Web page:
[This post is part of a series which collects and expands upon notes taken during panel discussions at the January 2015 ConFusion science fiction convention in Dearborn, Michigan. The index page, which links to the other posts in the series, is here.]
(I tried to find a link to information about Sarah Gibbons, but I can find no information about her online anywhere)
This panel focused on how to research things that don’t necessarily exist. Research is a vital part of writing a story. Even if it is the flightiest of unicorn- and dragon- laden high fantasy, it is important that it be internally consistent and that the narrative flow logically from event to event. And if the story contains “real world” elements, these should be as realistic as possible within the narrative framework.
The panelists agreed that the research value of the internet is huge, but that separating the signal from the noise can be difficult. Two resources which came up immediately were the Michigan Electronic Library and Project Gutenberg.
Wikipedia is the 900 pound gorilla in the room, but because of its open nature it is not so useful as a primary source. But thanks to the “related links” section at the bottom of each page, it can serve as gateway to primary sources. Given the open nature of the internet as a whole it is also important to double-check the primary source against an additional (non-Wikipedia) source.
Here are my thoughts on some specific points the panelists brought up.
Translations reflect the times in which they are translated. Languages evolve over time. Words that were common in the 1700s are long out of use now. New words are added to the Oxford English Dictionary every year. Social values change, words take on new meanings and lose old ones. On a meta- level, the text of a translation can provide useful information about the era in which it was translated. The 1885 translation of Crime and Punishment will convey different information than the 1992 translation. (Corollary: translations also mirror the parent societies of the language into which they are translated. A French translation and a Hindi translation of the same source will not yield the same outcomes.)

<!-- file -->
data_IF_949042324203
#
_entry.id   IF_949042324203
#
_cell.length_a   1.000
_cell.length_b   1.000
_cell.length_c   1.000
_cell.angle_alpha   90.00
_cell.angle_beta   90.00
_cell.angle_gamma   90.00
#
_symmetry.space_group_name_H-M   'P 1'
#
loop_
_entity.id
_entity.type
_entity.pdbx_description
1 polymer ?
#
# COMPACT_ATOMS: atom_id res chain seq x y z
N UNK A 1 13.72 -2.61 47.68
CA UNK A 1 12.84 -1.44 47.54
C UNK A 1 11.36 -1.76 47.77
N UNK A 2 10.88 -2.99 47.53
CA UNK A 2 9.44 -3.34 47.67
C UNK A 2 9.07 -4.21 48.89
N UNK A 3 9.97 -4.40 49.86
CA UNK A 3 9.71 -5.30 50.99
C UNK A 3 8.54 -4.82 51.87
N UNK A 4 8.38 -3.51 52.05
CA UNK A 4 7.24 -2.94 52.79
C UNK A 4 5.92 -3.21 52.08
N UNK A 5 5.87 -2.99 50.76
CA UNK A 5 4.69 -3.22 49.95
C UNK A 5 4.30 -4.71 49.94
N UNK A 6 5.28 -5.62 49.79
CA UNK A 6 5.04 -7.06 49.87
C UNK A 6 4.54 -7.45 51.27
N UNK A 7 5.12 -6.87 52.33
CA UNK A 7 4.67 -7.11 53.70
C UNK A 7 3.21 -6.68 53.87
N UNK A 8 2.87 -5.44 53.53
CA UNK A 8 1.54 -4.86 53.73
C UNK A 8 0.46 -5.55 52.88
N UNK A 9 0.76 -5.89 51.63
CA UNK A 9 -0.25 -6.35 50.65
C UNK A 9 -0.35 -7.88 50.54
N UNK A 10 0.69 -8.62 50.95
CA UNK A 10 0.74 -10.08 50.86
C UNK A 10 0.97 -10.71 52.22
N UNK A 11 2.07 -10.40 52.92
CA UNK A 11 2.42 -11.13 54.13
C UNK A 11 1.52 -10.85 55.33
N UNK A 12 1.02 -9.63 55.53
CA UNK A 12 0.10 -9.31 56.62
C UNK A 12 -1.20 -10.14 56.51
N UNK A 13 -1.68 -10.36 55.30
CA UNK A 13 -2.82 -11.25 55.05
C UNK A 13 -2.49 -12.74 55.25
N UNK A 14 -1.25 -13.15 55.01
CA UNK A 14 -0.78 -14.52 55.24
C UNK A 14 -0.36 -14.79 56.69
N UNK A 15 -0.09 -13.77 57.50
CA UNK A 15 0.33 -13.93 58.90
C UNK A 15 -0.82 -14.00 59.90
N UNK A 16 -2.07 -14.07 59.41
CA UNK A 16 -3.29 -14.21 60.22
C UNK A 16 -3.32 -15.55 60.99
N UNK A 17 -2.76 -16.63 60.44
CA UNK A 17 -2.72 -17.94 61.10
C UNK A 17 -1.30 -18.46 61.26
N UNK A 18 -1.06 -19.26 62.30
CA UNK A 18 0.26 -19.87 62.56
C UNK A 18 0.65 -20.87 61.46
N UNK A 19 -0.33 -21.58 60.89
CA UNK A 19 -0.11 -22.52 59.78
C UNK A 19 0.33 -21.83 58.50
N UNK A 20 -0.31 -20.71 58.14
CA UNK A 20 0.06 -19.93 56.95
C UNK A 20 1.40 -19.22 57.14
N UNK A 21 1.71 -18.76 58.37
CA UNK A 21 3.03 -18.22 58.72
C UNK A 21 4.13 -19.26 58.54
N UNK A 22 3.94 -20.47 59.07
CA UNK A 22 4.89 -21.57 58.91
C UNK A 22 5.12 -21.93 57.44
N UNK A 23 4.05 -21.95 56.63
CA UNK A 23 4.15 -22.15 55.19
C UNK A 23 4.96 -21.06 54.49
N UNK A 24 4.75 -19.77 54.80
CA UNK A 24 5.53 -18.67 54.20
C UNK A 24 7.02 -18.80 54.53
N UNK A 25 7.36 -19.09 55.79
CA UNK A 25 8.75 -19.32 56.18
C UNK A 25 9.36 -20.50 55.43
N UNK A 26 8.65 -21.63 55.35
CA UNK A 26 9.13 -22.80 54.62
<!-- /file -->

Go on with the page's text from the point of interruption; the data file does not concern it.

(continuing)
The value of observational research is huge. Research is not the same as experience. It is one thing to read about New Orleans; it is another entirely to visit it. Observing the thing you intend to write about will give you the ten thousand little details which may not have made it into another person’s notes. These details can take a story from the abstract to the immediate. I’m not reading about people in the French Quarter, I’m sitting in the Cafe du Monde watching pigeons fight over the crumbs of a discarded beignet, while the humidity makes a sunny day smell like rain. This leads to the next point:
The rationale of research is verisimilitude and plausibility. Does the story seem real, and does it feel like it could actually happen? Are things internally consistent? Does one event lead logically to the next? Do my theories about future nanotechnology lead logically from the current pool of scientific information? Even if you can’t precisely research something because it simply does not exist, you can come arbitrarily close. For example, you may not ever get a chance to eat dragon meat, but you can find iguana and alligator on the menu at some restaurants. Now you can describe a meal made of reptile. This emphasizes…
There is no such thing as too much research. The more detail you add, the more you immerse your readers in your story. Breadth and depth are equally important. Even if you are writing a short story which takes place over ten minutes in a barber shop, placing that shop in a particular place and time grounds it and makes it more accessible. Visit a barber shop like the one in your story. Get a haircut. Talk to people. Hang out for a couple of hours. Explore the neighborhood. What does it smell like? Who are the regulars?
Have I answered the question I set out to ask? You can abandon research at any point, but it isn’t really complete until you can answer this question with an unambiguous “yes”.
As a writer, showing your work can be a fun thing for readers. This goes over and above the “acknowledgements” section at the beginning or end of a book. As a reader, I love seeing the work that inspired and informed the book I am reading. Peter Watts is the first who springs to mind, with his novel Blindsight. He has an extensive bibliography, both in the book and on his website. He even put together an in-universe presentation explaining some of the science!